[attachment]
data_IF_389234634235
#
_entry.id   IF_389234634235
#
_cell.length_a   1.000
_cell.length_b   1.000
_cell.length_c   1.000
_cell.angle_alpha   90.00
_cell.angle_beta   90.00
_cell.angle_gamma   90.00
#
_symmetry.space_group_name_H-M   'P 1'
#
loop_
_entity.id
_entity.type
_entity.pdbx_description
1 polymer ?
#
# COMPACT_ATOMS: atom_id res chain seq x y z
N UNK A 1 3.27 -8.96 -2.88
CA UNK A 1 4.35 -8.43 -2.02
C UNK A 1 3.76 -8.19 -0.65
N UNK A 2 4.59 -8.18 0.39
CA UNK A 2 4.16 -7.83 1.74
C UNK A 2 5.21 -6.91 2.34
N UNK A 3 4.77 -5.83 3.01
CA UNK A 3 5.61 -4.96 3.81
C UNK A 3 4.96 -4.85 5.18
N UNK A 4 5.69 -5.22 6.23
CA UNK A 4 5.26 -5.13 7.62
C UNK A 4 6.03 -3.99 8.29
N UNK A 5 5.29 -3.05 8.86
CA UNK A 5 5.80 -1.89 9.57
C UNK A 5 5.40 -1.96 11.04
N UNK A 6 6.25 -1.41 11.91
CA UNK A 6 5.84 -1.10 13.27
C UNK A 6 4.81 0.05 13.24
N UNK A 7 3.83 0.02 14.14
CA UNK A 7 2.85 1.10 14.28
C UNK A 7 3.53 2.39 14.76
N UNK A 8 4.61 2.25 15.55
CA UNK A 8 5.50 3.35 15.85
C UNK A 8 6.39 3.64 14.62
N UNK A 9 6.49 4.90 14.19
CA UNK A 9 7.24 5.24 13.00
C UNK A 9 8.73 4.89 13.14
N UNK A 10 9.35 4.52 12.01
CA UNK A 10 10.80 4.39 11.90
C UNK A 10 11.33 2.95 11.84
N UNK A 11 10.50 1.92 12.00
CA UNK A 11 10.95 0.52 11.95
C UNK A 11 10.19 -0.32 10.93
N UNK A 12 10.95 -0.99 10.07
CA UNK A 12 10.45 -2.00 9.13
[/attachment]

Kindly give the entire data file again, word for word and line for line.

data_IF_389234634235
#
_entry.id   IF_389234634235
#
_cell.length_a   1.000
_cell.length_b   1.000
_cell.length_c   1.000
_cell.angle_alpha   90.00
_cell.angle_beta   90.00
_cell.angle_gamma   90.00
#
_symmetry.space_group_name_H-M   'P 1'
#
loop_
_entity.id
_entity.type
_entity.pdbx_description
1 polymer ?
#
# COMPACT_ATOMS: atom_id res chain seq x y z
N UNK A 1 3.27 -8.96 -2.88
CA UNK A 1 4.35 -8.43 -2.02
C UNK A 1 3.76 -8.19 -0.65
N UNK A 2 4.59 -8.18 0.39
CA UNK A 2 4.16 -7.83 1.74
C UNK A 2 5.21 -6.91 2.34
N UNK A 3 4.77 -5.83 3.01
CA UNK A 3 5.61 -4.96 3.81
C UNK A 3 4.96 -4.85 5.18
N UNK A 4 5.69 -5.22 6.23
CA UNK A 4 5.26 -5.13 7.62
C UNK A 4 6.03 -3.99 8.29
N UNK A 5 5.29 -3.05 8.86
CA UNK A 5 5.80 -1.89 9.57
C UNK A 5 5.40 -1.96 11.04
N UNK A 6 6.25 -1.41 11.91
CA UNK A 6 5.84 -1.10 13.27
C UNK A 6 4.81 0.05 13.24
N UNK A 7 3.83 0.02 14.14
CA UNK A 7 2.85 1.10 14.28
C UNK A 7 3.53 2.39 14.76
N UNK A 8 4.61 2.25 15.55
CA UNK A 8 5.50 3.35 15.85
C UNK A 8 6.39 3.64 14.62
N UNK A 9 6.49 4.90 14.19
CA UNK A 9 7.24 5.24 13.00
C UNK A 9 8.73 4.89 13.14
N UNK A 10 9.35 4.52 12.01
CA UNK A 10 10.80 4.39 11.90
C UNK A 10 11.33 2.95 11.84
N UNK A 11 10.50 1.92 12.00
CA UNK A 11 10.95 0.52 11.95
C UNK A 11 10.19 -0.32 10.93
N UNK A 12 10.95 -0.99 10.07
CA UNK A 12 10.45 -2.00 9.13